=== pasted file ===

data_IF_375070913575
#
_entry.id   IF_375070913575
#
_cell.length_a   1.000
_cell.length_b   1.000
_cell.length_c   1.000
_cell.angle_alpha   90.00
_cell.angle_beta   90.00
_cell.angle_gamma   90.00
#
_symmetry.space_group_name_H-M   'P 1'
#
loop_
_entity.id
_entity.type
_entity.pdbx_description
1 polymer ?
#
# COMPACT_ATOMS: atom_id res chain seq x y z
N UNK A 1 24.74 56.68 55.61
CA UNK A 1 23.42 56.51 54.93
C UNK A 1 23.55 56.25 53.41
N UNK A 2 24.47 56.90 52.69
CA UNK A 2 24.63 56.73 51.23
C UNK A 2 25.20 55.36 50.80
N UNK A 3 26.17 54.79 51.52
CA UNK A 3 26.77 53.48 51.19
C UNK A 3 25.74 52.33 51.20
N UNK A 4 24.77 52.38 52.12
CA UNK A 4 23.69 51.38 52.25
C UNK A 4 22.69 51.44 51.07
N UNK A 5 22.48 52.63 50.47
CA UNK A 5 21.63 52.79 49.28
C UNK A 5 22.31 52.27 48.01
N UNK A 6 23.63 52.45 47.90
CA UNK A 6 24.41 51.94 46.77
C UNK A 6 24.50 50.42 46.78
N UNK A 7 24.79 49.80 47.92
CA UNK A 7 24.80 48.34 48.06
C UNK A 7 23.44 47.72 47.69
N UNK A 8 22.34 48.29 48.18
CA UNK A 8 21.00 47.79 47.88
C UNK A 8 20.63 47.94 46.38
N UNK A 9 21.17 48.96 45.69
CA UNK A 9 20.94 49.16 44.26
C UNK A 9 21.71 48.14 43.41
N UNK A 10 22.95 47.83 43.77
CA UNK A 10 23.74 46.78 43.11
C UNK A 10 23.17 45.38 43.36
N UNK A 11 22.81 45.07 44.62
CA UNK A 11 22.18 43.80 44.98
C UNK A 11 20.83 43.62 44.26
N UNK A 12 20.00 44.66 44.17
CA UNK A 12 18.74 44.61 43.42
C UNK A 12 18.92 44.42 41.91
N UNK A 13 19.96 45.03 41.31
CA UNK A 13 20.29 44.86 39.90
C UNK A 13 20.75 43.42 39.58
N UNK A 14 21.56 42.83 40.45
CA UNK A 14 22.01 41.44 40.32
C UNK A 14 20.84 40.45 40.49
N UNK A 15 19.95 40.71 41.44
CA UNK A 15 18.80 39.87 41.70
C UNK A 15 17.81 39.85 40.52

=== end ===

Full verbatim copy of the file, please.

data_IF_375070913575
#
_entry.id   IF_375070913575
#
_cell.length_a   1.000
_cell.length_b   1.000
_cell.length_c   1.000
_cell.angle_alpha   90.00
_cell.angle_beta   90.00
_cell.angle_gamma   90.00
#
_symmetry.space_group_name_H-M   'P 1'
#
loop_
_entity.id
_entity.type
_entity.pdbx_description
1 polymer ?
#
# COMPACT_ATOMS: atom_id res chain seq x y z
N UNK A 1 24.74 56.68 55.61
CA UNK A 1 23.42 56.51 54.93
C UNK A 1 23.55 56.25 53.41
N UNK A 2 24.47 56.90 52.69
CA UNK A 2 24.63 56.73 51.23
C UNK A 2 25.20 55.36 50.80
N UNK A 3 26.17 54.79 51.52
CA UNK A 3 26.77 53.48 51.19
C UNK A 3 25.74 52.33 51.20
N UNK A 4 24.77 52.38 52.12
CA UNK A 4 23.69 51.38 52.25
C UNK A 4 22.69 51.44 51.07
N UNK A 5 22.48 52.63 50.47
CA UNK A 5 21.63 52.79 49.28
C UNK A 5 22.31 52.27 48.01
N UNK A 6 23.63 52.45 47.90
CA UNK A 6 24.41 51.94 46.77
C UNK A 6 24.50 50.42 46.78
N UNK A 7 24.79 49.80 47.92
CA UNK A 7 24.80 48.34 48.06
C UNK A 7 23.44 47.72 47.69
N UNK A 8 22.34 48.29 48.18
CA UNK A 8 21.00 47.79 47.88
C UNK A 8 20.63 47.94 46.38
N UNK A 9 21.17 48.96 45.69
CA UNK A 9 20.94 49.16 44.26
C UNK A 9 21.71 48.14 43.41
N UNK A 10 22.95 47.83 43.77
CA UNK A 10 23.74 46.78 43.11
C UNK A 10 23.17 45.38 43.36
N UNK A 11 22.81 45.07 44.62
CA UNK A 11 22.18 43.80 44.98
C UNK A 11 20.83 43.62 44.26
N UNK A 12 20.00 44.66 44.17
CA UNK A 12 18.74 44.61 43.42
C UNK A 12 18.92 44.42 41.91
N UNK A 13 19.96 45.03 41.31
CA UNK A 13 20.29 44.86 39.90
C UNK A 13 20.75 43.42 39.58
N UNK A 14 21.56 42.83 40.45
CA UNK A 14 22.01 41.44 40.32
C UNK A 14 20.84 40.45 40.49
N UNK A 15 19.95 40.71 41.44
CA UNK A 15 18.80 39.87 41.70
C UNK A 15 17.81 39.85 40.52